As the COVID-19 pandemic continues to impact the United States, phone scammers have seized the opportunity, using robocalls and call-back scams to offer free home testing kits, promote bogus cures, sell health insurance, and promise financial relief.
In March, the World Health Organization issued a warning about criminals seeking to take advantage of the pandemic in order to steal money or sensitive personal information. The warning urges people to be wary of phone calls and text messages that purport to be from WHO, asking for account information or for money.
Reports have also been received about robocalls purporting to offer free virus test kits in an effort to collect consumers' personal and health insurance information. One pernicious version of this scam targets higher risk individuals with diabetes, offering a free COVID-19 testing kit along with a free diabetic monitor. Other robocalls are marketing fake cures and asking for payment over the phone.
Yet another robocall message purports to be from the U.S. Department of Health, warning of an outbreak "in your area." The message recommends getting a vaccine and offers to connect you to a "health advisor."
Fraudsters are also preying on financial fears tied to the pandemic. The FCC is aware of robocall scams with COVID-19 themed work-from-home opportunities, debt consolidation offers, and student loan repayment plans. (For legitimate information about the coronavirus-related interest rate deferral on student loans, check FSA's website.)
Many consumers are receiving checks as part of the federal government response to the coronavirus. No one will call or text you to verify your personal information or bank account details in order to "release" the funds. The Treasury Department expects most people to receive their payments via direct-deposit information that the department has on file from prior tax filings.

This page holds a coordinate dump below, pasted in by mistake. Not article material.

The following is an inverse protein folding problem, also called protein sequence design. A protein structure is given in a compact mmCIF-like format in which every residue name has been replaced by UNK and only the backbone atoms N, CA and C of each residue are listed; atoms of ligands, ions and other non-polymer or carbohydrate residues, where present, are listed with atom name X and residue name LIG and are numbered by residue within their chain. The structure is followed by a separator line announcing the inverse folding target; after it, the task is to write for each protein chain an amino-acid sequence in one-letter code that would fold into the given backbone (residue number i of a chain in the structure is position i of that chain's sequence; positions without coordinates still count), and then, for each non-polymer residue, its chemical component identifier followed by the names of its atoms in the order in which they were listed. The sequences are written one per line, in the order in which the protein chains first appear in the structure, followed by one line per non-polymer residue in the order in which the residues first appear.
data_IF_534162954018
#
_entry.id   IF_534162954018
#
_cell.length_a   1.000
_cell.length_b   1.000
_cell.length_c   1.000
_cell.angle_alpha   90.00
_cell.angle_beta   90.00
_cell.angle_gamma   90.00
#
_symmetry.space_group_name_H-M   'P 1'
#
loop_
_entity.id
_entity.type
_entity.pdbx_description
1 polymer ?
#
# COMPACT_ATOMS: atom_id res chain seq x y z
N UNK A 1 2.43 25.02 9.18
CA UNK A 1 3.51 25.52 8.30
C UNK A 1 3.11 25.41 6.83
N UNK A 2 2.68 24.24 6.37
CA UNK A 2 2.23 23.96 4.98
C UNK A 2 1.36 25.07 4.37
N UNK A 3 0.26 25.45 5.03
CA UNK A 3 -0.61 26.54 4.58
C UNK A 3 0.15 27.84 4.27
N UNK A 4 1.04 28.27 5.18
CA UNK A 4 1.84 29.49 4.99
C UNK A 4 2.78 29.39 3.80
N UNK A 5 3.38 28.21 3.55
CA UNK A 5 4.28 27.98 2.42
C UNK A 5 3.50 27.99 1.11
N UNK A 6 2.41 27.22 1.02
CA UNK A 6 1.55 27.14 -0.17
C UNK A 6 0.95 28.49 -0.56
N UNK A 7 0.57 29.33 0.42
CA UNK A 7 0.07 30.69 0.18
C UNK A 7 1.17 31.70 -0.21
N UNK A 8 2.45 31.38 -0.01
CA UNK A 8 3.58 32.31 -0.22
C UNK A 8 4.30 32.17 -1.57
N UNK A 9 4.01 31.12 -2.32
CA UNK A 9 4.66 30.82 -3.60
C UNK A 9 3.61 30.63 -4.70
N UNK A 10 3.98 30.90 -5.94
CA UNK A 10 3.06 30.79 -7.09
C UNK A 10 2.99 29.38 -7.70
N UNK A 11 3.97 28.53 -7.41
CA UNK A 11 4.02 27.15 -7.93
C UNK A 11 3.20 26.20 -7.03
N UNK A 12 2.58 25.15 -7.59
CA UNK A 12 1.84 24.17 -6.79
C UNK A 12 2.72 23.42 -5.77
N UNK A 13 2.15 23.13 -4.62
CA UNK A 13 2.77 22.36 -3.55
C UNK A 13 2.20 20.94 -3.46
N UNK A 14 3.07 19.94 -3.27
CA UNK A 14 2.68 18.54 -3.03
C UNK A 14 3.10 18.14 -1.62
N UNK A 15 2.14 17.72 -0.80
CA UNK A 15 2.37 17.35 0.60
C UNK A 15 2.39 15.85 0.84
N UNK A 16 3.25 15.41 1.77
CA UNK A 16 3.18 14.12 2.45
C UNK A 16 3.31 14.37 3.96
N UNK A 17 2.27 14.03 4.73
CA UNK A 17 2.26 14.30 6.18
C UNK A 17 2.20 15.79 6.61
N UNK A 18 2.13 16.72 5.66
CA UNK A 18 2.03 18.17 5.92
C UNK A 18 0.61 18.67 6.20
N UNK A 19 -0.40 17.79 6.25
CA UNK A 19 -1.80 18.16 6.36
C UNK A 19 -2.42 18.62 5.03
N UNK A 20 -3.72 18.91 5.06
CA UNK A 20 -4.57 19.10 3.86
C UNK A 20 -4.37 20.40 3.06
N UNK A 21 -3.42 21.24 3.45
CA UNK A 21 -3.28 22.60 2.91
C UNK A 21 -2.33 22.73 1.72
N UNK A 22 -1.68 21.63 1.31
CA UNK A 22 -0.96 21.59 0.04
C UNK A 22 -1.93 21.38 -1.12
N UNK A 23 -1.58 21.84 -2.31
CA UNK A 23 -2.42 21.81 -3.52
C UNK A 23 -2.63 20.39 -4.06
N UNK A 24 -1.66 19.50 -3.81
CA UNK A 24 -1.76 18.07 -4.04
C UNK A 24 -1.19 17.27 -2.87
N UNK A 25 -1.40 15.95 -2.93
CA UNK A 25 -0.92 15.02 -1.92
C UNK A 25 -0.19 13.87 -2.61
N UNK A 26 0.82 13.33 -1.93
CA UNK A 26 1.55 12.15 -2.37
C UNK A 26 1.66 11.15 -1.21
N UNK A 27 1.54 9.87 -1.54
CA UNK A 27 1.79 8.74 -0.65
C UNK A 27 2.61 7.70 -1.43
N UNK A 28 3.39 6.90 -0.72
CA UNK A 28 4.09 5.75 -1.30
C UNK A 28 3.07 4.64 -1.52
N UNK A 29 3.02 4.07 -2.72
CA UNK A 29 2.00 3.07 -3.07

More recently, a number of well established robocall scams have adapted their pitches to mention the virus. Auto warranty calls may now include a warning about needing financial security and protection from a mechanical failure in these "uncertain times."
If you think you've been a victim of a coronavirus scam, contact law enforcement immediately.
The FCC offers the following tips to help you protect yourself from scams, including coronavirus scams:
- Do not respond to calls or texts from unknown numbers, or any others that appear suspicious.
- Never share your personal or financial information via email, text messages, or over the phone.
- Be cautious if you’re being pressured to share any information or make a payment immediately.
- Scammers often spoof phone numbers to trick you into answering or responding. Remember that government agencies will never call you to ask for personal information or money.
- Do not click any links in a text message. If a friend sends you a text with a suspicious link that seems out of character, call them to make sure they weren't hacked.
- Always check on a charity (for example, by calling or looking at its actual website) before donating. (Learn more about charity scams.)